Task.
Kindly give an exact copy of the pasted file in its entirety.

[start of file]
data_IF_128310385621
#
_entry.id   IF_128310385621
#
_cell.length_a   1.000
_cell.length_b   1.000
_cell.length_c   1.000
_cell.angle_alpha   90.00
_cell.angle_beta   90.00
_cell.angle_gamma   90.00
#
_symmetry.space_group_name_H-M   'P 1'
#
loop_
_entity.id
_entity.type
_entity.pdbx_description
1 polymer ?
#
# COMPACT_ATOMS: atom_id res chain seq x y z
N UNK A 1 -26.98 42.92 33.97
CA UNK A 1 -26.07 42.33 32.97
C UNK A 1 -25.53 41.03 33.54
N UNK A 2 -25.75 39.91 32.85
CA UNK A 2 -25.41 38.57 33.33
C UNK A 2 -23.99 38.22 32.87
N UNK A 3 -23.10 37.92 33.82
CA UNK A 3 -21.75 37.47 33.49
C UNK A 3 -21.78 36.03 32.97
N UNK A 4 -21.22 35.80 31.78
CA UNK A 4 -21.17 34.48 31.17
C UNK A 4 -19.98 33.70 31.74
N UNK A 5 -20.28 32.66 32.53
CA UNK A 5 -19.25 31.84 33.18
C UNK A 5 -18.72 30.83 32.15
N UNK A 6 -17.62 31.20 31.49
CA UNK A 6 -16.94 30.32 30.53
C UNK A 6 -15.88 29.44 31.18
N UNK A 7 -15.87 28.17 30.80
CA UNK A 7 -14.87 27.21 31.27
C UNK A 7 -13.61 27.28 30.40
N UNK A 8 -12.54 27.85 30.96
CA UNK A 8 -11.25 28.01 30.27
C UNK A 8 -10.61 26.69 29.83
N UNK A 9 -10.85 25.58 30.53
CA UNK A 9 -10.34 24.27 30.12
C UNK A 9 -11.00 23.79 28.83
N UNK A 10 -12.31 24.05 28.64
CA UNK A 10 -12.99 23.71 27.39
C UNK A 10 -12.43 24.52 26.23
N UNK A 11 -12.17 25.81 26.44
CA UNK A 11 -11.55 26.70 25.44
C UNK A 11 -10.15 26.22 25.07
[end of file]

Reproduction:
data_IF_128310385621
#
_entry.id   IF_128310385621
#
_cell.length_a   1.000
_cell.length_b   1.000
_cell.length_c   1.000
_cell.angle_alpha   90.00
_cell.angle_beta   90.00
_cell.angle_gamma   90.00
#
_symmetry.space_group_name_H-M   'P 1'
#
loop_
_entity.id
_entity.type
_entity.pdbx_description
1 polymer ?
#
# COMPACT_ATOMS: atom_id res chain seq x y z
N UNK A 1 -26.98 42.92 33.97
CA UNK A 1 -26.07 42.33 32.97
C UNK A 1 -25.53 41.03 33.54
N UNK A 2 -25.75 39.91 32.85
CA UNK A 2 -25.41 38.57 33.33
C UNK A 2 -23.99 38.22 32.87
N UNK A 3 -23.10 37.92 33.82
CA UNK A 3 -21.75 37.47 33.49
C UNK A 3 -21.78 36.03 32.97
N UNK A 4 -21.22 35.80 31.78
CA UNK A 4 -21.17 34.48 31.17
C UNK A 4 -19.98 33.70 31.74
N UNK A 5 -20.28 32.66 32.53
CA UNK A 5 -19.25 31.84 33.18
C UNK A 5 -18.72 30.83 32.15
N UNK A 6 -17.62 31.20 31.49
CA UNK A 6 -16.94 30.32 30.53
C UNK A 6 -15.88 29.44 31.18
N UNK A 7 -15.87 28.17 30.80
CA UNK A 7 -14.87 27.21 31.27
C UNK A 7 -13.61 27.28 30.40
N UNK A 8 -12.54 27.85 30.96
CA UNK A 8 -11.25 28.01 30.27
C UNK A 8 -10.61 26.69 29.83
N UNK A 9 -10.85 25.58 30.53
CA UNK A 9 -10.34 24.27 30.12
C UNK A 9 -11.00 23.79 28.83
N UNK A 10 -12.31 24.05 28.64
CA UNK A 10 -12.99 23.71 27.39
C UNK A 10 -12.43 24.52 26.23
N UNK A 11 -12.17 25.81 26.44
CA UNK A 11 -11.55 26.70 25.44
C UNK A 11 -10.15 26.22 25.07